Mohammad Yaqoob, 50, barely escaped the bullets that landed inside his house in a village along the border in Indian-administered Kashmir.
Mr Yaqoob and his family are among the hundreds of villagers who have fled their homes since India and Pakistan began exchanging heavy gunfire on 22 February, in what is being reported as an “escalation” of hostilities between the two countries.
Both India and Pakistan claim Kashmir in its entirety but only control parts of it – the dispute has sparked two wars and a limited conflict between the nuclear-armed neighbours.
Artillery duels were common along the 776km (482 mile) stretch that is the Line of Control (LoC) until 2003 when the two sides agreed to a ceasefire. But there has been a steep rise in ceasefire violations since 2013.
“Everybody is terrified here. We are living under constant fear,” said Mr Yaqoob, who currently lives in a relief camp set up by the local government in a school in the district headquarters, Uri.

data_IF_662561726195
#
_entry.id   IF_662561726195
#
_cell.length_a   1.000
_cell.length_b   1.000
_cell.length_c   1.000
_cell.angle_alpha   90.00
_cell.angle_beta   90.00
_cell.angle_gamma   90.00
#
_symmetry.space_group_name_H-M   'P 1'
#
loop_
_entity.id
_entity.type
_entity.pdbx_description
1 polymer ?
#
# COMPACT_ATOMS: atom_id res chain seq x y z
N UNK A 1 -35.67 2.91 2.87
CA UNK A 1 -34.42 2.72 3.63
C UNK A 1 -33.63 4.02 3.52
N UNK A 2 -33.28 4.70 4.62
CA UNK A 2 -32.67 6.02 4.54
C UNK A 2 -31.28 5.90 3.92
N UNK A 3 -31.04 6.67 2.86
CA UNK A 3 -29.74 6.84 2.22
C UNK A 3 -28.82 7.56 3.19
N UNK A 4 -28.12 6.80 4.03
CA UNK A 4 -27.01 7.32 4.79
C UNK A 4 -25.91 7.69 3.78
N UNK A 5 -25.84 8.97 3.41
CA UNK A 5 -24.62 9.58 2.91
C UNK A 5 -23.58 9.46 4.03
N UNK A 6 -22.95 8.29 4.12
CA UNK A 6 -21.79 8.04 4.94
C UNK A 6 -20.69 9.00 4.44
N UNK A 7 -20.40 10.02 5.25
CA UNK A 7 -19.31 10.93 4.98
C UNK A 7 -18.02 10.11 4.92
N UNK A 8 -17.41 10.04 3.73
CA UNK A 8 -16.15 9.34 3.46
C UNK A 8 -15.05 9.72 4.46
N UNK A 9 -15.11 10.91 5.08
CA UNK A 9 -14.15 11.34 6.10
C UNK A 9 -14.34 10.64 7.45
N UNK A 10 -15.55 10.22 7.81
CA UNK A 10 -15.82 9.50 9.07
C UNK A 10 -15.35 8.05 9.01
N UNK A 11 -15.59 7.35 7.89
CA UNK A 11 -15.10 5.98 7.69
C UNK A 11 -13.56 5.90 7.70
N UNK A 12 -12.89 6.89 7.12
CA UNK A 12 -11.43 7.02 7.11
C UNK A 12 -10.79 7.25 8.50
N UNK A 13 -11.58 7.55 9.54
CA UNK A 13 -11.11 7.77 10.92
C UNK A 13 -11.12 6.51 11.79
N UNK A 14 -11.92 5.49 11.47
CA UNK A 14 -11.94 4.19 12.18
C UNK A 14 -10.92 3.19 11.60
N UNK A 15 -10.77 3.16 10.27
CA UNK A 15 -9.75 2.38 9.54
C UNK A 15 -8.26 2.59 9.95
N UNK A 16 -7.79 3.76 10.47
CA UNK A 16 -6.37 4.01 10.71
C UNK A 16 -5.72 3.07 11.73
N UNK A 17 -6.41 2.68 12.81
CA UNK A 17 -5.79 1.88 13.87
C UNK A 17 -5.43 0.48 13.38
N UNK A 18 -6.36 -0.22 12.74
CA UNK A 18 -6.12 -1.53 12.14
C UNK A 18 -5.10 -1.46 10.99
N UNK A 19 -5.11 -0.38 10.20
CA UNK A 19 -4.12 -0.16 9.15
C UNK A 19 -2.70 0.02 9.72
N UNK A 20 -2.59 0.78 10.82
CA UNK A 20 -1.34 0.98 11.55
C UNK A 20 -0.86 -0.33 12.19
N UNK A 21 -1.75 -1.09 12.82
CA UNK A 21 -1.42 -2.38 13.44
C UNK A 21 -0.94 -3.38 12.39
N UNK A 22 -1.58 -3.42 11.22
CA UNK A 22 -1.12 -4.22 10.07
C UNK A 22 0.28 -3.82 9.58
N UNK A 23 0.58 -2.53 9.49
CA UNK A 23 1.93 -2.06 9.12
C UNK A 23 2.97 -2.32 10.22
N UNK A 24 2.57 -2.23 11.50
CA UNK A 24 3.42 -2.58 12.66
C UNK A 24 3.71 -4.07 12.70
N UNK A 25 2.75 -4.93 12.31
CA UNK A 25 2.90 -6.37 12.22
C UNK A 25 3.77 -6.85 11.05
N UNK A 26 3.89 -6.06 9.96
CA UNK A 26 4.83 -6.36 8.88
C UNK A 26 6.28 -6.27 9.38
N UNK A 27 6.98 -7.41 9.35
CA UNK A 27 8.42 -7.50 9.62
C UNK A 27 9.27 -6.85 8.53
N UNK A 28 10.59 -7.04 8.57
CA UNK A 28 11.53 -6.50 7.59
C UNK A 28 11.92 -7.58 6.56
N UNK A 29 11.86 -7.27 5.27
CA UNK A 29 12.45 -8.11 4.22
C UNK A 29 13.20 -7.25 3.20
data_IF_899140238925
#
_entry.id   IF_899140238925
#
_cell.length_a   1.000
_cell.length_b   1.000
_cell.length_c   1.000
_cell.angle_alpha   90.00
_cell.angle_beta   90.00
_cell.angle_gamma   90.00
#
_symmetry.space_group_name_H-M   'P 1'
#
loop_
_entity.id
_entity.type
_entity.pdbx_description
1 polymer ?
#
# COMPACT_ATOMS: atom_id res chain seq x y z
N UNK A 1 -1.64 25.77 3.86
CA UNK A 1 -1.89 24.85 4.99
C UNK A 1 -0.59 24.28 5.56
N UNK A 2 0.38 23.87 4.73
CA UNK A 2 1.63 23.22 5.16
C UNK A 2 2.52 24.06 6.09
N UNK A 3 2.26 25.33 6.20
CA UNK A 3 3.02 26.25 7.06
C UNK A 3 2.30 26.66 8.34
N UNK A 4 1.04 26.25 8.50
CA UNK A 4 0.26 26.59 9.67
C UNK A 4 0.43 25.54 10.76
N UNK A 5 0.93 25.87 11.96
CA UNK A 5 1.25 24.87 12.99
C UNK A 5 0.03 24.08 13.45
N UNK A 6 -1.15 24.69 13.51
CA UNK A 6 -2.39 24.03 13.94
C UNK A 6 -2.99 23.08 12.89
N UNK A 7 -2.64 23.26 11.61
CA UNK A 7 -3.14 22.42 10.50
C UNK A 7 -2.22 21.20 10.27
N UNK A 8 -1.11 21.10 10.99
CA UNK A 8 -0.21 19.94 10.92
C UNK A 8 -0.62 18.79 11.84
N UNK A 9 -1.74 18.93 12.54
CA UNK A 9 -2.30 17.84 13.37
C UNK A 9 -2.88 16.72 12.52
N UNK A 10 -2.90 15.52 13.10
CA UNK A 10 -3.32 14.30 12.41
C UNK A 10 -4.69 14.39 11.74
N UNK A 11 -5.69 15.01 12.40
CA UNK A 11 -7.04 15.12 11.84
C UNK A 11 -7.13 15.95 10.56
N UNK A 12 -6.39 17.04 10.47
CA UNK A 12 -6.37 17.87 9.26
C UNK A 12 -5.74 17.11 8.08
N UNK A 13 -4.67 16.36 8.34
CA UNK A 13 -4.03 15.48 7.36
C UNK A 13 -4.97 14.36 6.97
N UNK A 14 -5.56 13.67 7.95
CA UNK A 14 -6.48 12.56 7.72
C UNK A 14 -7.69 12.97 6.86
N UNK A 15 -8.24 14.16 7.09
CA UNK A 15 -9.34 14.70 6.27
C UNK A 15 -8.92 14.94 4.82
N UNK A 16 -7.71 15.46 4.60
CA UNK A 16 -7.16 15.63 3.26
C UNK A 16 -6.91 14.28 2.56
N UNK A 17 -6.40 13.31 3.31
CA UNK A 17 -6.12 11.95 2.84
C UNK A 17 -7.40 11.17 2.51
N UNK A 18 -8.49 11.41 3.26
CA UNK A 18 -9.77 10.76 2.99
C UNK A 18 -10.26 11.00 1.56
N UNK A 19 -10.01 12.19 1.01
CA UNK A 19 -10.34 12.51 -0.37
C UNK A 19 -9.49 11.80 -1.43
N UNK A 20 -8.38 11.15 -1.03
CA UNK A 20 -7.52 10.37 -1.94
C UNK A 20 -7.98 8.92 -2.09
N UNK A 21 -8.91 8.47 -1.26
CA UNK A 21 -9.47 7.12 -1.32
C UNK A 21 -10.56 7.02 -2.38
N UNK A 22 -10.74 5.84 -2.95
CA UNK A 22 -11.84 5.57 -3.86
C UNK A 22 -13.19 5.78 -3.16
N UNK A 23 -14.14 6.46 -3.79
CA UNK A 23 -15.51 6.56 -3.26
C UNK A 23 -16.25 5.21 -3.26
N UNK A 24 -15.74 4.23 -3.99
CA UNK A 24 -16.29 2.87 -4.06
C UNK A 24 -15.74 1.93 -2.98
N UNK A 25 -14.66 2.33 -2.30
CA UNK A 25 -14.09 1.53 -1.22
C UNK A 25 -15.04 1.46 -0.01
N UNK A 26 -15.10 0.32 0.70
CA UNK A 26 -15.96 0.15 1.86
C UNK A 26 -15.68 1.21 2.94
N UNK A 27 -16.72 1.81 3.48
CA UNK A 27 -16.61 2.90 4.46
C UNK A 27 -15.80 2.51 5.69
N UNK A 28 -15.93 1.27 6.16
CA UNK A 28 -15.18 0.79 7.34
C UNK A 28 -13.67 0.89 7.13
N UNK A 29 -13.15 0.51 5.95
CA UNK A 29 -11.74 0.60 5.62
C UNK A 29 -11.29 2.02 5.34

Residents of at least five border villages have been forced to leave their homes and seek refuge in the town which is surrounded on three sides by the border.
It has faced the heaviest shelling so far, affecting more than 7,000 people, officials told the BBC.
Some villagers told the BBC that the latest violation is the “worst” shelling they have experienced since 2003.
This woman in the village of Silikote was seen running while carrying a 10-day-old baby under her “phiran”, a traditional Kashmiri dress.
She was running towards a vehicle that was driving villagers to a camp nearby to protect them from the shelling.
More than a thousand people have migrated from just three villages along the border, said officials, adding that they have arranged for ambulances to drive women and children to the camps.
Villagers at the camp told the BBC that entire villages have emptied out as “everybody has left”. It is unclear how many civilians have been hurt or killed because of the shelling.
They are also worried about their homes, livestock and other valuables – all of which they have been forced to leave behind. Some said they came with nothing but the clothes they were wearing at the time.
“We are living under war-like conditions and suffering,” Lal Din, a resident of Uri, said. “Both sides should think of the people living along the LoC and agree to a truce.”
Abid Bhat is a photographer based in Srinagar.